Hong Kong’s pollution and waste problems are just as important as housing
Edwin Lau says air quality, the need for renewable energy and to reduce our waste are all issues that directly affect Hongkongers’ well-being, and the city cannot afford to delay remedial action
Though Chief Executive Carrie Lam Cheng Yuet-ngor is right to focus on housing issues in her first policy address, I would like to remind her that environmental issues are equally important to Hongkongers’ well-being. Here are several that we must not neglect.
First, regulations are urgently needed to improve the city’s air quality. The Environmental Protection Department claims that over 90 per cent of roadside air pollution is due to commercial diesel vehicles. The government must move quickly to roll out electronic road pricing to improve traffic flow, which in turn would improve air quality.
And, why, despite requiring vessels to use low sulphur fuel in Hong Kong waters, has the government yet to act on reducing emissions from diesel vehicles?
Second, we need cleaner electricity supplies. This requires an efficient system, and a fuel mix with a much lower carbon content. This means a push for more renewable energy. I’m pleased to see that a feed-in tariff scheme has been introduced in the new scheme of control agreements the government signed with the two power companies. This will allow privately run renewable energy power generation installations to sell their electricity to the two suppliers. Let’s hope an attractive selling price can be negotiated so that businesses and households will be encouraged to invest in renewable energy installations.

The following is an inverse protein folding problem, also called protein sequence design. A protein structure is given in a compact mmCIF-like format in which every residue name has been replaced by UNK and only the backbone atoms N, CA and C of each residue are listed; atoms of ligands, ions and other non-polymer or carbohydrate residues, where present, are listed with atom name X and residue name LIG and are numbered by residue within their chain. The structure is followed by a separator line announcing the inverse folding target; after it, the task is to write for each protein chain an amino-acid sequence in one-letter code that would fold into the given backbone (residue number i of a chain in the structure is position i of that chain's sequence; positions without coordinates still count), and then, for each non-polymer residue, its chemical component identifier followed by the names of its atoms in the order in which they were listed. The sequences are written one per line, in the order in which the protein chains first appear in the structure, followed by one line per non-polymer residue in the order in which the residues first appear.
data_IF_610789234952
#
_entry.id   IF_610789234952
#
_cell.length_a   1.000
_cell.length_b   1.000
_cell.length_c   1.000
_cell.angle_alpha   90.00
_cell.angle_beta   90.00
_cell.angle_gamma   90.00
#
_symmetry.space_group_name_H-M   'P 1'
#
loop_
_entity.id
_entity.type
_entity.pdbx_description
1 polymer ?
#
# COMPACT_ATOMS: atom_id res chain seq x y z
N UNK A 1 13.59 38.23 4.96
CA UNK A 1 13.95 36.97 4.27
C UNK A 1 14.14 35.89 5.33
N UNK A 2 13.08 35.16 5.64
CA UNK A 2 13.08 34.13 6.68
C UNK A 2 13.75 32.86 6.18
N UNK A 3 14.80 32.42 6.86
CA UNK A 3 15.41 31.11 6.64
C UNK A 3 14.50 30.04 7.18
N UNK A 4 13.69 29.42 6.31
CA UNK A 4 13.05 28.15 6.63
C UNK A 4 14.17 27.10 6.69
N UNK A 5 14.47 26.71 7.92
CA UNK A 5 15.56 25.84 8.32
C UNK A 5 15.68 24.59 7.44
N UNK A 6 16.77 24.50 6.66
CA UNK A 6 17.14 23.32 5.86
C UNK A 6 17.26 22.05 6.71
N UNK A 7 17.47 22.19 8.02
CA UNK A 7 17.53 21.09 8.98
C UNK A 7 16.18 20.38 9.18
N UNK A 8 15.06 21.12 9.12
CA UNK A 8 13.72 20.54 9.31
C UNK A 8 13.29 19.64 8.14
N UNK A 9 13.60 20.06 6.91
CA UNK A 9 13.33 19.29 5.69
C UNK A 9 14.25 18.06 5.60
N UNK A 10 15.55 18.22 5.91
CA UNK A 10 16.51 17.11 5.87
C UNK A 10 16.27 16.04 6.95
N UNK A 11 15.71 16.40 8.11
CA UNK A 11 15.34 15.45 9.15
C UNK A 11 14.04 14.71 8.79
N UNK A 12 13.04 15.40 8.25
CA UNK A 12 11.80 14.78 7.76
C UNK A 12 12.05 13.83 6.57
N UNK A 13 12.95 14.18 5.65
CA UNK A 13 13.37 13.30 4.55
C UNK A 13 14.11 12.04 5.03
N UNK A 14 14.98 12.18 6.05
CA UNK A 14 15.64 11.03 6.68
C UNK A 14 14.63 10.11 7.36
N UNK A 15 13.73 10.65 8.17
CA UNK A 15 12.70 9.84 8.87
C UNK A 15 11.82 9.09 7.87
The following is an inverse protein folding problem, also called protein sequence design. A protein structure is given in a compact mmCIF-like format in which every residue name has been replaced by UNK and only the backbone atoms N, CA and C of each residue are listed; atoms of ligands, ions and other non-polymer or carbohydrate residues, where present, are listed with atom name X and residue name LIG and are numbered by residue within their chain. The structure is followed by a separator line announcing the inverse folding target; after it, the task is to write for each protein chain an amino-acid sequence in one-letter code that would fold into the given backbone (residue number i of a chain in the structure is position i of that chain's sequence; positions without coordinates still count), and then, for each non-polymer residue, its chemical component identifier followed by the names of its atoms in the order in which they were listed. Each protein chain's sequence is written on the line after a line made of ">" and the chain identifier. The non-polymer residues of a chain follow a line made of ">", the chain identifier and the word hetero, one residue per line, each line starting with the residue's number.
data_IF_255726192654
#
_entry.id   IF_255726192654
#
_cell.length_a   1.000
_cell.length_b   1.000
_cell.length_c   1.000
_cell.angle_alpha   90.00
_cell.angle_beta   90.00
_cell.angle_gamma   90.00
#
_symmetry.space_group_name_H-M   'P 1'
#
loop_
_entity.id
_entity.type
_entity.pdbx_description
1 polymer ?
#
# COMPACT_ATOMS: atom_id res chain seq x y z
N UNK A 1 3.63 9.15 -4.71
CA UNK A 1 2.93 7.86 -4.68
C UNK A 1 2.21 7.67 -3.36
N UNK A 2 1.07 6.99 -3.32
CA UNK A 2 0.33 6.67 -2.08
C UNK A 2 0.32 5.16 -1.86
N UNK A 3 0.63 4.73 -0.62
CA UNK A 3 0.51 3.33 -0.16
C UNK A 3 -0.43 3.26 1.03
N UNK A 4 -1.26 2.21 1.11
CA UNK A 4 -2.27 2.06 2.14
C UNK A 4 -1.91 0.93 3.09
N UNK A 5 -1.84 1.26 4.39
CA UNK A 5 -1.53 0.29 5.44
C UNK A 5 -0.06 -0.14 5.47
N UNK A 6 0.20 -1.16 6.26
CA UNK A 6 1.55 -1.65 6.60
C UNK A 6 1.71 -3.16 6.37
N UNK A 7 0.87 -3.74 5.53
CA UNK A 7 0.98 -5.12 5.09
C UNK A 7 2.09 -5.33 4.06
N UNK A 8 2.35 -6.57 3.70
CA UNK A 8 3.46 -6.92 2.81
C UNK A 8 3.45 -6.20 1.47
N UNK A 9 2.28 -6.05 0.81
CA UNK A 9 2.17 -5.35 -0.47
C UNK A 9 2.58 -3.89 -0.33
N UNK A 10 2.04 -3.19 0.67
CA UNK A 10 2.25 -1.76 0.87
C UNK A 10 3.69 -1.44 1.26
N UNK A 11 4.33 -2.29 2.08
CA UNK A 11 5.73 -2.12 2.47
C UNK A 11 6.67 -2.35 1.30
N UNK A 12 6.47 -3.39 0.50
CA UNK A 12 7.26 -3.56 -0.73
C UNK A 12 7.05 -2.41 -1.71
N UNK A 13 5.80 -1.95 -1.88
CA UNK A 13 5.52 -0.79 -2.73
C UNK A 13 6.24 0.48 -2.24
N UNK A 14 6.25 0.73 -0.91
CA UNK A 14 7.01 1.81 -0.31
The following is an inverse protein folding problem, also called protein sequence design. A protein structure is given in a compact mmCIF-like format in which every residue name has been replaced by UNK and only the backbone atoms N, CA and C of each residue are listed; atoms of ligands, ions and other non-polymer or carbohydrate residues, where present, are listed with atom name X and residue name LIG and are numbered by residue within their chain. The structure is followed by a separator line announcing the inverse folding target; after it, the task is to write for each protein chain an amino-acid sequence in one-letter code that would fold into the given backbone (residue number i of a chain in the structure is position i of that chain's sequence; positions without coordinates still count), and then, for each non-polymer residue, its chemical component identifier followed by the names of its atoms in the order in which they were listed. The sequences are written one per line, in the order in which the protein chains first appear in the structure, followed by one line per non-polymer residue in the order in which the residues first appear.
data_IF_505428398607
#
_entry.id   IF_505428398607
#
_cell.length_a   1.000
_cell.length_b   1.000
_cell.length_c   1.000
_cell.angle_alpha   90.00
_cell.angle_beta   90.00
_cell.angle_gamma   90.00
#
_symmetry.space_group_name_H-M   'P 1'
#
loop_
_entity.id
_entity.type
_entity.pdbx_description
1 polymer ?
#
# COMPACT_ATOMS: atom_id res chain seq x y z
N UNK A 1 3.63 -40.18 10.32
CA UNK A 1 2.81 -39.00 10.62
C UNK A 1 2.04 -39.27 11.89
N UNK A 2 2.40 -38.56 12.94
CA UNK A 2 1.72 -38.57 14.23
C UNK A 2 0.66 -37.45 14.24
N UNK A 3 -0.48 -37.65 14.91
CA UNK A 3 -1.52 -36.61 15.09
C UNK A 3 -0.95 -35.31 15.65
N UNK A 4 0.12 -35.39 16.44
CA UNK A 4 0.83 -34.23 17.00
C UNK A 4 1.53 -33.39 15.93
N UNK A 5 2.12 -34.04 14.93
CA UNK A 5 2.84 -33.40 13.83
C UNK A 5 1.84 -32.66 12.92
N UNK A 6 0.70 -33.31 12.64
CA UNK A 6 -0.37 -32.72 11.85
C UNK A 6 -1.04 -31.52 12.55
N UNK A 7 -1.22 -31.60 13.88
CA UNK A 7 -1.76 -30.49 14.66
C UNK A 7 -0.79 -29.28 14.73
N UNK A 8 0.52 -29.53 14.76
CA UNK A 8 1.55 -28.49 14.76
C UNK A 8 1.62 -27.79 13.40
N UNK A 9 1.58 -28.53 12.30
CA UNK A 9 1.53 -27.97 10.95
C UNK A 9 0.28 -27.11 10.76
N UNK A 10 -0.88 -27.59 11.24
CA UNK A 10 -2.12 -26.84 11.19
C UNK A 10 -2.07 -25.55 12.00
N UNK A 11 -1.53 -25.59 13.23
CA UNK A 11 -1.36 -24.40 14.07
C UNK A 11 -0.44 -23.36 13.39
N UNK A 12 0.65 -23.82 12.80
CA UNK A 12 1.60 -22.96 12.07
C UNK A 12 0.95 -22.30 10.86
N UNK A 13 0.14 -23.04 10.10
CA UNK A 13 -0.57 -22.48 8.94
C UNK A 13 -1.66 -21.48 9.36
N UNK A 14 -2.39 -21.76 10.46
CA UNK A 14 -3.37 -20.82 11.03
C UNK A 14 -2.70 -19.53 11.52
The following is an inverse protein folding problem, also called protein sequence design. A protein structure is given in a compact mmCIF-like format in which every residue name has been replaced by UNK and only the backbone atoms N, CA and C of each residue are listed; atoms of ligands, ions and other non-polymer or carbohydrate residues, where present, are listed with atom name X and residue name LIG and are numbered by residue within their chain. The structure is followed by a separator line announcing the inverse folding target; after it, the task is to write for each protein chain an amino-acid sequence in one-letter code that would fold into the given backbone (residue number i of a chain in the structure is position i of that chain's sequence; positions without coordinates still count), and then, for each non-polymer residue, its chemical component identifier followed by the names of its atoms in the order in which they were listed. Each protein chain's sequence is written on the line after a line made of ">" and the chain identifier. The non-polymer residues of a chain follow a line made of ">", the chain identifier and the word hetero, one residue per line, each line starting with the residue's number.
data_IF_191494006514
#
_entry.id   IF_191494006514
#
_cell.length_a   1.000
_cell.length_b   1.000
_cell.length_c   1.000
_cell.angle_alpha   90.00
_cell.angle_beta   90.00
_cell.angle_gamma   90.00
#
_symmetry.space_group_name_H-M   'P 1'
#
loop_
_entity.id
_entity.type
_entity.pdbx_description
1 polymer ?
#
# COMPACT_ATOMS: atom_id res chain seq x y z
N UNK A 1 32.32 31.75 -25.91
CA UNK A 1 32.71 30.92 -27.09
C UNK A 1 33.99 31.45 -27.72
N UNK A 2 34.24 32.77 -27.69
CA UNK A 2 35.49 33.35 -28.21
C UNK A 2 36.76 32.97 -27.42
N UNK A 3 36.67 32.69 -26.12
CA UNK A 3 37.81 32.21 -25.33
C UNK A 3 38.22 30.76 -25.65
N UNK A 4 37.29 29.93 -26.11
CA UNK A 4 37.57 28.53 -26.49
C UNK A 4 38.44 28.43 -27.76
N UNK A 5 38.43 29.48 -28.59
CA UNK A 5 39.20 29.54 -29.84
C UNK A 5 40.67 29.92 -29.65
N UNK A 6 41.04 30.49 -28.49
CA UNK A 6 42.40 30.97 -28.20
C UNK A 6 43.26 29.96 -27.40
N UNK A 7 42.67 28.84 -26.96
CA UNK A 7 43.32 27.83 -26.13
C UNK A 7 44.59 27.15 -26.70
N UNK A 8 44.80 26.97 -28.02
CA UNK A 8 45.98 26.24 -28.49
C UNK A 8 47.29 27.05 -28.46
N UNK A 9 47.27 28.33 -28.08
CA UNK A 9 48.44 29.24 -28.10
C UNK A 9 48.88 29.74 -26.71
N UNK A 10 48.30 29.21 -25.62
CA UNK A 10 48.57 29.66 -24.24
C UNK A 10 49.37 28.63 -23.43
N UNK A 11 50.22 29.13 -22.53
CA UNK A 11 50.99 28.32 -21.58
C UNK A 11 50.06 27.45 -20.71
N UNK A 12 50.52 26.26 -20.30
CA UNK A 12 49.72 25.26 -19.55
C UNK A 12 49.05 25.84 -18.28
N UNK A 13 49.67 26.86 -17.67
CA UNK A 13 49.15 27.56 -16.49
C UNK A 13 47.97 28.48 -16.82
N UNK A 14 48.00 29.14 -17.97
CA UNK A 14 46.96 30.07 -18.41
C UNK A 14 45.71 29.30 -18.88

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Third, we need to rapidly reduce our waste. This problem must be tackled on several fronts.
I welcome the new measures announced in the policy address, such as forming outreach teams to promote clean recycling, and better government support for the collection of waste plastic bottles, which recyclers generally ignore due to their low value.
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But we also need urgent efforts to deal with the plastic waste that will overwhelm our landfills come January 1, when mainland China implements its stricter waste import requirements. The government has earmarked HK$20 million for the purchase of processing equipment to help the recycling industry meet these new standards. But, given the time lag between submitting funding applications to actually setting up the infrastructure, the government must have a Plan B ready for this potential waste disaster.
Food waste, which makes up the largest share of the municipal solid waste at 33 per cent, must be dramatically cut. We could follow South Korea’s lead in making food waste recycling mandatory. Our government expects the waste charging legislation to take effect by the second half of 2019. The public also expects convenient recycling facilities to be installed by then, so households can easily separate food waste from other garbage.
Edwin Lau Che-feng is executive director of The Green Earth. [email protected]